Hints on Writing Reports
In your study of Computer Science you will be given numerous assignments which will require you to write computer programs and submit reports of what you have done. This section describes in general terms what a typical report can contain and how they are evaluated. You will probably find that tdocumentationv (the writing of reports describing programs) account for 50 percent or more of the grade for an assignment.
There is no algorithm for writing a good report; good writing is an art form. Basically what you are attempting to do is to clearly and concisely describe what it is that you have done and how others may make use of your work. When writing, you need to be aware of what assumptions and skills your readers have. To that end it is useful to think of your documentation as describing a TTC Bus to three categories of readers:
General Format and Content for all Reports
Each of the reports is to be prepared in a professional manner. To create the report, use any HTML editor to create the documentation file, and then print the file. You will learn how to use HTML in the course. Lab 3 guides you through learning HTML and provides a template for a report in the style outlined in this appendix. If you are using your own computer, you may use your own word processor software. We now describe the major sections of the report.
Title Section: Each report is REQUIRED to have a title section containing the following:
COSC 1020 - Assignment(number) - Date: dd/mm/yyyy
By: Last name, First name
ID: 123456789, Login: cs912345
Section: Registered in section letter, attending section letter
Table of Contents:The second section of a report should be a table of contents listing the different sections of the report in the order in which they appear. No page numbers are needed but you must number the sections and separate them by a ruler line (using the HR tag):
Table of Content
If the assignment has multiple parts, you need these seven sections for each, but your report should have one table of content only. In that case, use Roman letters for parts and number the sections as I.1, I.2` II.1 and so on.
NOTE: The most efficient way to write programs is to produce the outline of the report describing the program first. Before you can program you require a plan of what you want the program to do and how you expect to accomplish your goal. The report in its early stages is the specification of the program you want to write. It is a guide to you during the programming stage. Therefore, document first!
The Report Body contains the seven sections mentioned above plus any additional section that you think is warranted. In writing these sections, keep in mind that the marker has a limited time to look at your report, so be concise yet as complete as possible. The use of diagrams (to illustrate algorithms and structures) often enhances documentation without taking up too much space.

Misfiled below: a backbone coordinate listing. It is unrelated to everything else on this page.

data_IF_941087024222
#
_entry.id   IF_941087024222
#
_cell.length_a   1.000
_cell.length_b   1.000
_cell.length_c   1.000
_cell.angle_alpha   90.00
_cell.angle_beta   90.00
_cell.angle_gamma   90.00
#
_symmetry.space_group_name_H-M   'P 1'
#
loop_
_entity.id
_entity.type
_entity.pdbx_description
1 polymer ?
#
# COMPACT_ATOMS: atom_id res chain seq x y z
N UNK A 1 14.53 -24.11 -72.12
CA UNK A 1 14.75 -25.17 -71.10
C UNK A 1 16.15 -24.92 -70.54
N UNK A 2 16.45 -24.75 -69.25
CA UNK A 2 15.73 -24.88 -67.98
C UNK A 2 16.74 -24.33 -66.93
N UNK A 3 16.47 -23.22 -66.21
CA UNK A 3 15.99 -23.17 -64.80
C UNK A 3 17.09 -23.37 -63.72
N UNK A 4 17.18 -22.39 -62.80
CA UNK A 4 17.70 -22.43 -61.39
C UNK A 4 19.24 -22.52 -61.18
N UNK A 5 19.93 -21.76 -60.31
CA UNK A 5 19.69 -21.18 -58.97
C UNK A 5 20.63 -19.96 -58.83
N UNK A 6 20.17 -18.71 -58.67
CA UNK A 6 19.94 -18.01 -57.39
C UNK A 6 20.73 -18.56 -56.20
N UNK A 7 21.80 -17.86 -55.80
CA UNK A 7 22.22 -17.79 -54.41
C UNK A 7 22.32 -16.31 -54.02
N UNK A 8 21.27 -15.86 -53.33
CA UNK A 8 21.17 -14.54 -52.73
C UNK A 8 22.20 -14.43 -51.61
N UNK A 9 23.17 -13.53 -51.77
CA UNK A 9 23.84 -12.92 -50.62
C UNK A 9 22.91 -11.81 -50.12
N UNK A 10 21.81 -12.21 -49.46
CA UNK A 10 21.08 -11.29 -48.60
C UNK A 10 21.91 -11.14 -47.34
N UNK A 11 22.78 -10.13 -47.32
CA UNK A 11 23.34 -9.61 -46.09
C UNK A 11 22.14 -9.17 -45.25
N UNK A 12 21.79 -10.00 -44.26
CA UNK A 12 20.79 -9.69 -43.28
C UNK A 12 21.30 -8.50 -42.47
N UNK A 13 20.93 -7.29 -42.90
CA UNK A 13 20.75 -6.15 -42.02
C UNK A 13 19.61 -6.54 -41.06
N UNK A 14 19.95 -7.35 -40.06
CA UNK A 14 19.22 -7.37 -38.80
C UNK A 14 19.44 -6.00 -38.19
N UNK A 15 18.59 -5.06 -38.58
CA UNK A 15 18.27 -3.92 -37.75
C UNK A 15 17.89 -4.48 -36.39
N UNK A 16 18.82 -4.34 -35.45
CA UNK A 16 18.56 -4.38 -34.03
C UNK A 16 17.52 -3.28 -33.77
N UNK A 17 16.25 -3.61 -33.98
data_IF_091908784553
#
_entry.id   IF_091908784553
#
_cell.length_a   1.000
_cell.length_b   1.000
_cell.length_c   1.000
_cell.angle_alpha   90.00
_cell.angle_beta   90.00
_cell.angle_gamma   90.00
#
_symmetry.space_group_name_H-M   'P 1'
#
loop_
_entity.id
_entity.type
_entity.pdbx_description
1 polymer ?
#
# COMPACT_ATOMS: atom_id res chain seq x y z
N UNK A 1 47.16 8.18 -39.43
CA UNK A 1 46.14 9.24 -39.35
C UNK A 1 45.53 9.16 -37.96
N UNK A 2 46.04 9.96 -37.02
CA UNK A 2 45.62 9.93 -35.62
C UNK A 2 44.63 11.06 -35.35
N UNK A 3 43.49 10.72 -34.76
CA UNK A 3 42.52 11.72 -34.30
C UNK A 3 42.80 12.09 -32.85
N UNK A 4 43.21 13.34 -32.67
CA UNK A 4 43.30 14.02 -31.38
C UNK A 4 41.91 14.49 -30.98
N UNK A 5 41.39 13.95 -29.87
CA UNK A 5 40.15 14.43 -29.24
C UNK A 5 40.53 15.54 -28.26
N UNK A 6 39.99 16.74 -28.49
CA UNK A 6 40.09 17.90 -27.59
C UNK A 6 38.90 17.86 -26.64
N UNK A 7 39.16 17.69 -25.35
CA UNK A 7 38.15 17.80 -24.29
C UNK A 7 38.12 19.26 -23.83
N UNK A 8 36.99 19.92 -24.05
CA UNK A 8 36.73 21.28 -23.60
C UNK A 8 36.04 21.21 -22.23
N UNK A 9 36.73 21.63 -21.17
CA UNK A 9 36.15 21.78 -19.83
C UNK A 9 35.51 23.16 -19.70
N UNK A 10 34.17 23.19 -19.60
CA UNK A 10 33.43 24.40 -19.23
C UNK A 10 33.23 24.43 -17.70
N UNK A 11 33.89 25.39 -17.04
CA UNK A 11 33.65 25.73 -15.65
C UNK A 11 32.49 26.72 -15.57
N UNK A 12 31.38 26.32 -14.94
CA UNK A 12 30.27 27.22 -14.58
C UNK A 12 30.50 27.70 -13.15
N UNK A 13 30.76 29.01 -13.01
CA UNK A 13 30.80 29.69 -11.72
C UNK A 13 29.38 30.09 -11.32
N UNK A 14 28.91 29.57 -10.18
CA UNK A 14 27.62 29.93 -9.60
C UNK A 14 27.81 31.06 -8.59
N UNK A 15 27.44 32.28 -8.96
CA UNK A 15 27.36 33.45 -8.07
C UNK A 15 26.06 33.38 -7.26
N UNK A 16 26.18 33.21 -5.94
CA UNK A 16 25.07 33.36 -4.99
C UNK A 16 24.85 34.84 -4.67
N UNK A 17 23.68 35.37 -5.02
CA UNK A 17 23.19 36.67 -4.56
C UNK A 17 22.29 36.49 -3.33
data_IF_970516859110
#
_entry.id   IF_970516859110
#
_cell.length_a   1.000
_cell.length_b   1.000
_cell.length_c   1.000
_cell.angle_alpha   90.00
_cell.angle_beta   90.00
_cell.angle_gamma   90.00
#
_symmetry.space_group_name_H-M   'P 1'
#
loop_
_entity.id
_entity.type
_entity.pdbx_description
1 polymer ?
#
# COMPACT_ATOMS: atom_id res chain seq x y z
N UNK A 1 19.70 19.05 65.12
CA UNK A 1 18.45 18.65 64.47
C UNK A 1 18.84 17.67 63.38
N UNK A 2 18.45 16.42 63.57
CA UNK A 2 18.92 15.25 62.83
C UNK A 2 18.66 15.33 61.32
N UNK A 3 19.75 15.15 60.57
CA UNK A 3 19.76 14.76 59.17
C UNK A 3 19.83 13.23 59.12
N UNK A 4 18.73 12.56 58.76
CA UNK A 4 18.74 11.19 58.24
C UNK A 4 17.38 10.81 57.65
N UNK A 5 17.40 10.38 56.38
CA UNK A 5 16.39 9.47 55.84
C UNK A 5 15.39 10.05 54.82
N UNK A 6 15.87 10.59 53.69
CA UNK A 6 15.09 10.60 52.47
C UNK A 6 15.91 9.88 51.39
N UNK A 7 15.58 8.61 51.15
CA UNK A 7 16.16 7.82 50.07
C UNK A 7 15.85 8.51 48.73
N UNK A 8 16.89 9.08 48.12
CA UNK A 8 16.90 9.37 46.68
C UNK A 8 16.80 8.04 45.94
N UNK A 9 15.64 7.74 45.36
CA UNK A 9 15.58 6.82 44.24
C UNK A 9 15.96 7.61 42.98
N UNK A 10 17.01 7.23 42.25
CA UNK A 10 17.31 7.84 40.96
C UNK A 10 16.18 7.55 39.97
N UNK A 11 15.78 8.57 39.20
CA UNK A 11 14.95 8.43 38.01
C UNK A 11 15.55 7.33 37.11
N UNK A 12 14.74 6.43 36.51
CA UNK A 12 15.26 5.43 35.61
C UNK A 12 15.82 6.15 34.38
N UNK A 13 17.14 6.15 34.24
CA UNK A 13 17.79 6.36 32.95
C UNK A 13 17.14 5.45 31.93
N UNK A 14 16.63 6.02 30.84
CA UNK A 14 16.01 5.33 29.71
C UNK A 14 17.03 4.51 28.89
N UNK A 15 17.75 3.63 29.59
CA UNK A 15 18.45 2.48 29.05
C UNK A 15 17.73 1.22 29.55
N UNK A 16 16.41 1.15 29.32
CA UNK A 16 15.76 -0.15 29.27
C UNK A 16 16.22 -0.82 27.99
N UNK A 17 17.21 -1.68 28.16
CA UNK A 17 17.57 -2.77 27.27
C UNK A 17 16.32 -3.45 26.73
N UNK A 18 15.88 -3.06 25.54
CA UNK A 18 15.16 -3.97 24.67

1. The problem: A description of the problem being solved. What (not how) your program or solution can do and what limitations it has.
2. User's Guide: A description of how to use the program. Assuming the user knows how to access and use the computer on which the program is run, describe in detail everything that a user needs to know about your particular program to be able to use it correctly and recover from errors. Typical contents for this section include:
3. Programmer's Guide: A description of how a programmer can use your classes as part of his/her programs. If you have included documentation comments (javadoc style) in your program, then there is no need to duplicate the information here. In that case, simply refer to your code listing and add any further programmer-related documentation here.
4. Algorithm Design & Implementation describes the algorithm used to solve the problem, proof of its correctness (applicable for non-trivial problems only), its complexity (if applicable) and how it was implemented (translated into code). Implementation is assessed not only in terms of correctness but also in terms of style. Programming style has to do with readability and reusability. Here are a few guidelines:
5. Error Checking: Description of what errors your program checks for and how it does this. Also describe here any errors that your program does not check for.
6. Testing: A series of test runs for the program. Users and programmers want to have some confidence that your program is correct and also be able to verify that they have followed your directions correctly by duplicating the test runs. To have confidence in a program it is important to show that you have tested your program for offbeat input values as well as standard run of the mill values. Show what your program does for erroneous input. It is also important to test your program for boundary values of input variables to make sure you are distinguishing cases carefully. Examples of boundary values are: no input, one value if a list is expected; and so on. Use the method outlined in Lab 1 for generating execution logs and insert the script file here.
7. Code Listing. Simply insert your program here.
REPORT EVALUATION CRITERIA